The Iraqi parliament has received deserved criticism because it is taking a vacation even though urgent business remains to be conducted. But, as Jed Babbin observes, our own Congress may be poised to take a month off without having passed legislation that would enable our intelligence services to resume intercepting communications between al Qaeda’s commanders and individuals in the U.S.
We now know that, since April of this year, our intelligence gatherers have been unable to obtain some or all of these communications, thanks to a classified decision of the Foreign Intelligence Surveillance Act court. Congress could fix this problem if the Democratic majority would pass amendments to FISA. But, as a lengthy recess looms, the Dems seem inclined to put their partisan political games and grudges ahead of our national interest in figuring out what al Qaeda is up to.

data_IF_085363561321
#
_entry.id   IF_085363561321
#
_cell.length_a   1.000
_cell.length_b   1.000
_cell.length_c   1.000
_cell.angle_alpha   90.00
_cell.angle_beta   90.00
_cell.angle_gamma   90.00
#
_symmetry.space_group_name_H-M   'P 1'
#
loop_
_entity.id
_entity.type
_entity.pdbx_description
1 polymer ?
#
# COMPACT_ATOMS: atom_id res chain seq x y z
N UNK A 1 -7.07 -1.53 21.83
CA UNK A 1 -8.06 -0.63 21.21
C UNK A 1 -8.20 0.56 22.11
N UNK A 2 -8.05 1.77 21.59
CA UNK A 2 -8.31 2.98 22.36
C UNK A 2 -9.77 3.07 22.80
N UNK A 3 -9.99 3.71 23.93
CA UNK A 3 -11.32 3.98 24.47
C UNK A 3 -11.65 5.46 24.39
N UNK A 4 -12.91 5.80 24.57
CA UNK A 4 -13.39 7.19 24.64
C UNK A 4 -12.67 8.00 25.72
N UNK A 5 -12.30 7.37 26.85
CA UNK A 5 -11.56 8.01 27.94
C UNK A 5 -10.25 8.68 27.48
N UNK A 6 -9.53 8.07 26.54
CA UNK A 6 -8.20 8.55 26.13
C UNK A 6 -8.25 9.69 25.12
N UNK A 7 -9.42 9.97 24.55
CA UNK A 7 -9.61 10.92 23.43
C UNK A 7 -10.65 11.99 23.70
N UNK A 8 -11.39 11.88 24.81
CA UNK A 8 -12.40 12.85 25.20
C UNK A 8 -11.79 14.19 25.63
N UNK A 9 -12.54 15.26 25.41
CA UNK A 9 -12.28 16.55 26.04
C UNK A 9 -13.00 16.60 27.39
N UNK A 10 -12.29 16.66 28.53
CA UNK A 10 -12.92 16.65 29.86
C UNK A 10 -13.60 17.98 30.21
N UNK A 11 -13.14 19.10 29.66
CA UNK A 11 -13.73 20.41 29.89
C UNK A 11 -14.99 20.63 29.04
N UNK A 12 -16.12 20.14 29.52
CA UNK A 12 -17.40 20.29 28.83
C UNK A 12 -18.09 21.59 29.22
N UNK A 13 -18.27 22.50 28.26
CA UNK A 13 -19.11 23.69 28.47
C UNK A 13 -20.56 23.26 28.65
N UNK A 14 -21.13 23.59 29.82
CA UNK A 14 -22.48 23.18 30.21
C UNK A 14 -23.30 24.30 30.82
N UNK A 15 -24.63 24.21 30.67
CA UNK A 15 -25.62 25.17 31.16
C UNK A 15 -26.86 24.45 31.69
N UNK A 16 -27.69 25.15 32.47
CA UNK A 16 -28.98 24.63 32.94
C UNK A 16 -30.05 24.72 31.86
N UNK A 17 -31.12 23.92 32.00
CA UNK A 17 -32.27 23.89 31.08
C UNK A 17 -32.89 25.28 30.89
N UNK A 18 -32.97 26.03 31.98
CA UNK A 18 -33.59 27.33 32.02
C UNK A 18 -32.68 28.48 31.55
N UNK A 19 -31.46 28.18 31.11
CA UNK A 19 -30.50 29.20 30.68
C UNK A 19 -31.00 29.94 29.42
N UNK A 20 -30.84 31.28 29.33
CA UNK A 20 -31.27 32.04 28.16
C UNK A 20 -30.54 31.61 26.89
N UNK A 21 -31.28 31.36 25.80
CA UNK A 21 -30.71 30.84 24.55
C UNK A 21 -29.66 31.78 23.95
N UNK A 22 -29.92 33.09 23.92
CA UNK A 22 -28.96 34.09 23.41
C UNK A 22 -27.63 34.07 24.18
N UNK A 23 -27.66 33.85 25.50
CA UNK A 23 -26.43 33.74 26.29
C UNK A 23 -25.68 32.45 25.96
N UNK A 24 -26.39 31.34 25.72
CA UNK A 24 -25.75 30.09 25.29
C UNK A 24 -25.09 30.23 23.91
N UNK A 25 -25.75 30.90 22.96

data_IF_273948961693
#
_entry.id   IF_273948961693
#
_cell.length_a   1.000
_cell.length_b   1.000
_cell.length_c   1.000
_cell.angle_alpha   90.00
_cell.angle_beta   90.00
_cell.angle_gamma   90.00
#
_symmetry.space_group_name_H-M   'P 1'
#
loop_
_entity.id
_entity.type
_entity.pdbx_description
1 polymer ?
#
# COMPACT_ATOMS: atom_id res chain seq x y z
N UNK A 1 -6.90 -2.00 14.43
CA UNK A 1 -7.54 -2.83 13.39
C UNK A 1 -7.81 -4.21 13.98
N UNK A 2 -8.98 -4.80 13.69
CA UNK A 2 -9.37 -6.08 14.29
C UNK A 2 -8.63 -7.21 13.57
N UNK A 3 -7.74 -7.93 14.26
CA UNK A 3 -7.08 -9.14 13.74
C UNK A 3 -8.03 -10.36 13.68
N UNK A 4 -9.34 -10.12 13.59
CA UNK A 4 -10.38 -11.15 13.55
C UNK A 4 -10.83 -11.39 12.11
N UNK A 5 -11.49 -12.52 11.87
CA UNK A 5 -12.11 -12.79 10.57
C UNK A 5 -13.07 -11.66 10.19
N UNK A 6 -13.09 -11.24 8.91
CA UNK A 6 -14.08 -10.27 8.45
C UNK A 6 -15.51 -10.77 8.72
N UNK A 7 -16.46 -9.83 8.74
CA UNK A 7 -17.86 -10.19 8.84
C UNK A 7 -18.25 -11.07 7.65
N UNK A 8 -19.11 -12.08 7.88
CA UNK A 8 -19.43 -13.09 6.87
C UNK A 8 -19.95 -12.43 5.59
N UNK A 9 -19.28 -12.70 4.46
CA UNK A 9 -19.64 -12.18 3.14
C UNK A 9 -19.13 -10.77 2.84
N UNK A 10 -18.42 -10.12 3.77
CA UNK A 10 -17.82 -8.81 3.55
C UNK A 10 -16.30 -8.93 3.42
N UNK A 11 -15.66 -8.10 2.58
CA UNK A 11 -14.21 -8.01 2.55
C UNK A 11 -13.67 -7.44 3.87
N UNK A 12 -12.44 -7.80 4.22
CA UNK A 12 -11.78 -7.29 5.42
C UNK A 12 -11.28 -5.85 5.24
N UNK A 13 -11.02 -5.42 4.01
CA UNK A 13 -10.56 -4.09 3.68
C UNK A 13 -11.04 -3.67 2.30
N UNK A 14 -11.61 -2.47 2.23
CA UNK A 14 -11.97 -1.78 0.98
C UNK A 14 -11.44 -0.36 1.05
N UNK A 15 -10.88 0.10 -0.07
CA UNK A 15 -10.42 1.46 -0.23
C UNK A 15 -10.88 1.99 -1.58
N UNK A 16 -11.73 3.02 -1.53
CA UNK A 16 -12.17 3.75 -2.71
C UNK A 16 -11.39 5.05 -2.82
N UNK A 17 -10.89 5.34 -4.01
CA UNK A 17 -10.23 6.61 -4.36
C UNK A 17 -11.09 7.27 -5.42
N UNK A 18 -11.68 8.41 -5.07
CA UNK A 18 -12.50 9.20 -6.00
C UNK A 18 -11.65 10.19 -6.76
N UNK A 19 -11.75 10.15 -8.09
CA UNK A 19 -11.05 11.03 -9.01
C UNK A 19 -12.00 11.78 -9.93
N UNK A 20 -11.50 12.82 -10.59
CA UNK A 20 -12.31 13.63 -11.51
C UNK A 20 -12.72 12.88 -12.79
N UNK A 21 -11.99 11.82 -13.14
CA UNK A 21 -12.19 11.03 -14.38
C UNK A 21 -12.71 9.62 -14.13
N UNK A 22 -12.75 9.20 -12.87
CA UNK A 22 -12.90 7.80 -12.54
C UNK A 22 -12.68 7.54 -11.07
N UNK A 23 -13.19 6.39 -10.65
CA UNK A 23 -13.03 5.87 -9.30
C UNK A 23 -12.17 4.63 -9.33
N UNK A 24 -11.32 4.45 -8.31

Babbin notes, for example, that one major Democratic objection to proposed legislation is that the Attorney General would have an oversight role. Thus, “to the Dems, it
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